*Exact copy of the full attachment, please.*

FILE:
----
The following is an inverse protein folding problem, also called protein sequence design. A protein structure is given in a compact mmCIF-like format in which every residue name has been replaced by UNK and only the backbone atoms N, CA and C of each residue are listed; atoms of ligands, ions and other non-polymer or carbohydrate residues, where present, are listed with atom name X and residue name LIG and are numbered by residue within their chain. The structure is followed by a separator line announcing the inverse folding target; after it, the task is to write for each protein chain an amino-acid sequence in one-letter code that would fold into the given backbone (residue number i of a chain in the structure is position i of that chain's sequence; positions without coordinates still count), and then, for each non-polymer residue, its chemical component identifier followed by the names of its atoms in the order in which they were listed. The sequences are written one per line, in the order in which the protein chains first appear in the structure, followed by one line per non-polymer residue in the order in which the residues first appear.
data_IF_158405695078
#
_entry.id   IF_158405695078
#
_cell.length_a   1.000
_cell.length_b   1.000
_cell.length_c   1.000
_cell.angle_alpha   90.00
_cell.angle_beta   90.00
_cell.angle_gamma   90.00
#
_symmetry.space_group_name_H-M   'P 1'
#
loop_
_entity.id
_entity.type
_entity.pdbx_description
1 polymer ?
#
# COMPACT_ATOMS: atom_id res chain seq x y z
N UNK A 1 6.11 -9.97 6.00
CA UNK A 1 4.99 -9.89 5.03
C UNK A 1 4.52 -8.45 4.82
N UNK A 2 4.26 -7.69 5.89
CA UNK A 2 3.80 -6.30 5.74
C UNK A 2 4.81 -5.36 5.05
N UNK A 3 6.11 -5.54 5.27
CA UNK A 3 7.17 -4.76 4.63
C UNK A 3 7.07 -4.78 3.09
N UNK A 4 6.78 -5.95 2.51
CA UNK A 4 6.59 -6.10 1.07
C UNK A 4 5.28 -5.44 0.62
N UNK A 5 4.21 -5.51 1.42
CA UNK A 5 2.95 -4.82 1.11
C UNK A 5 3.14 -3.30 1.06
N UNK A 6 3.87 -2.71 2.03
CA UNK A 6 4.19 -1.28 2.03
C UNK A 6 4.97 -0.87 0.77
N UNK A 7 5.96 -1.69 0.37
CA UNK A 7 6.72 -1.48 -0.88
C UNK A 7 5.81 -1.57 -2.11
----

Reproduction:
The following is an inverse protein folding problem, also called protein sequence design. A protein structure is given in a compact mmCIF-like format in which every residue name has been replaced by UNK and only the backbone atoms N, CA and C of each residue are listed; atoms of ligands, ions and other non-polymer or carbohydrate residues, where present, are listed with atom name X and residue name LIG and are numbered by residue within their chain. The structure is followed by a separator line announcing the inverse folding target; after it, the task is to write for each protein chain an amino-acid sequence in one-letter code that would fold into the given backbone (residue number i of a chain in the structure is position i of that chain's sequence; positions without coordinates still count), and then, for each non-polymer residue, its chemical component identifier followed by the names of its atoms in the order in which they were listed. The sequences are written one per line, in the order in which the protein chains first appear in the structure, followed by one line per non-polymer residue in the order in which the residues first appear.
data_IF_158405695078
#
_entry.id   IF_158405695078
#
_cell.length_a   1.000
_cell.length_b   1.000
_cell.length_c   1.000
_cell.angle_alpha   90.00
_cell.angle_beta   90.00
_cell.angle_gamma   90.00
#
_symmetry.space_group_name_H-M   'P 1'
#
loop_
_entity.id
_entity.type
_entity.pdbx_description
1 polymer ?
#
# COMPACT_ATOMS: atom_id res chain seq x y z
N UNK A 1 6.11 -9.97 6.00
CA UNK A 1 4.99 -9.89 5.03
C UNK A 1 4.52 -8.45 4.82
N UNK A 2 4.26 -7.69 5.89
CA UNK A 2 3.80 -6.30 5.74
C UNK A 2 4.81 -5.36 5.05
N UNK A 3 6.11 -5.54 5.27
CA UNK A 3 7.17 -4.76 4.63
C UNK A 3 7.07 -4.78 3.09
N UNK A 4 6.78 -5.95 2.51
CA UNK A 4 6.59 -6.10 1.07
C UNK A 4 5.28 -5.44 0.62
N UNK A 5 4.21 -5.51 1.42
CA UNK A 5 2.95 -4.82 1.11
C UNK A 5 3.14 -3.30 1.06
N UNK A 6 3.87 -2.71 2.03
CA UNK A 6 4.19 -1.28 2.03
C UNK A 6 4.97 -0.87 0.77
N UNK A 7 5.96 -1.69 0.37
CA UNK A 7 6.72 -1.48 -0.88
C UNK A 7 5.81 -1.57 -2.11